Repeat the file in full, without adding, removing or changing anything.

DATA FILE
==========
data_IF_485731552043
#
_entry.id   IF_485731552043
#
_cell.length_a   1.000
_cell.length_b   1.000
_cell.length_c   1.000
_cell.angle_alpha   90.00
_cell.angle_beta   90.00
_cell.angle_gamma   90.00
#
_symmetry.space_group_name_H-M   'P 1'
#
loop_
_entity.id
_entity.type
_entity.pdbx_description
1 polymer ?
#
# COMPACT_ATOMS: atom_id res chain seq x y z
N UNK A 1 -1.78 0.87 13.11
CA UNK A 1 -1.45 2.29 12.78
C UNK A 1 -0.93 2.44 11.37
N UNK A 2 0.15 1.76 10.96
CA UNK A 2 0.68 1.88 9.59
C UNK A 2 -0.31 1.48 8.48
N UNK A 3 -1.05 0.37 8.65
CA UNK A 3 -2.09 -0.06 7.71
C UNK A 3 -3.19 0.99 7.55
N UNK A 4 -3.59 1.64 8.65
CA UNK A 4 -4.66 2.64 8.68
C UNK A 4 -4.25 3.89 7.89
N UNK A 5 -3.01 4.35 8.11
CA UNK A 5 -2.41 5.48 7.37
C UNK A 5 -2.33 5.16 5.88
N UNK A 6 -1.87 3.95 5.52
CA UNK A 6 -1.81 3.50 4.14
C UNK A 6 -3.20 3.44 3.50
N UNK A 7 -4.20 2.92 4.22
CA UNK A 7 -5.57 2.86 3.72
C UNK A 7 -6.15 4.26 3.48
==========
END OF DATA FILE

data_IF_485731552043
#
_entry.id   IF_485731552043
#
_cell.length_a   1.000
_cell.length_b   1.000
_cell.length_c   1.000
_cell.angle_alpha   90.00
_cell.angle_beta   90.00
_cell.angle_gamma   90.00
#
_symmetry.space_group_name_H-M   'P 1'
#
loop_
_entity.id
_entity.type
_entity.pdbx_description
1 polymer ?
#
# COMPACT_ATOMS: atom_id res chain seq x y z
N UNK A 1 -1.78 0.87 13.11
CA UNK A 1 -1.45 2.29 12.78
C UNK A 1 -0.93 2.44 11.37
N UNK A 2 0.15 1.76 10.96
CA UNK A 2 0.68 1.88 9.59
C UNK A 2 -0.31 1.48 8.48
N UNK A 3 -1.05 0.37 8.65
CA UNK A 3 -2.09 -0.06 7.71
C UNK A 3 -3.19 0.99 7.55
N UNK A 4 -3.59 1.64 8.65
CA UNK A 4 -4.66 2.64 8.68
C UNK A 4 -4.25 3.89 7.89
N UNK A 5 -3.01 4.35 8.11
CA UNK A 5 -2.41 5.48 7.37
C UNK A 5 -2.33 5.16 5.88
N UNK A 6 -1.87 3.95 5.52
CA UNK A 6 -1.81 3.50 4.14
C UNK A 6 -3.20 3.44 3.50
N UNK A 7 -4.20 2.92 4.22
CA UNK A 7 -5.57 2.86 3.72
C UNK A 7 -6.15 4.26 3.48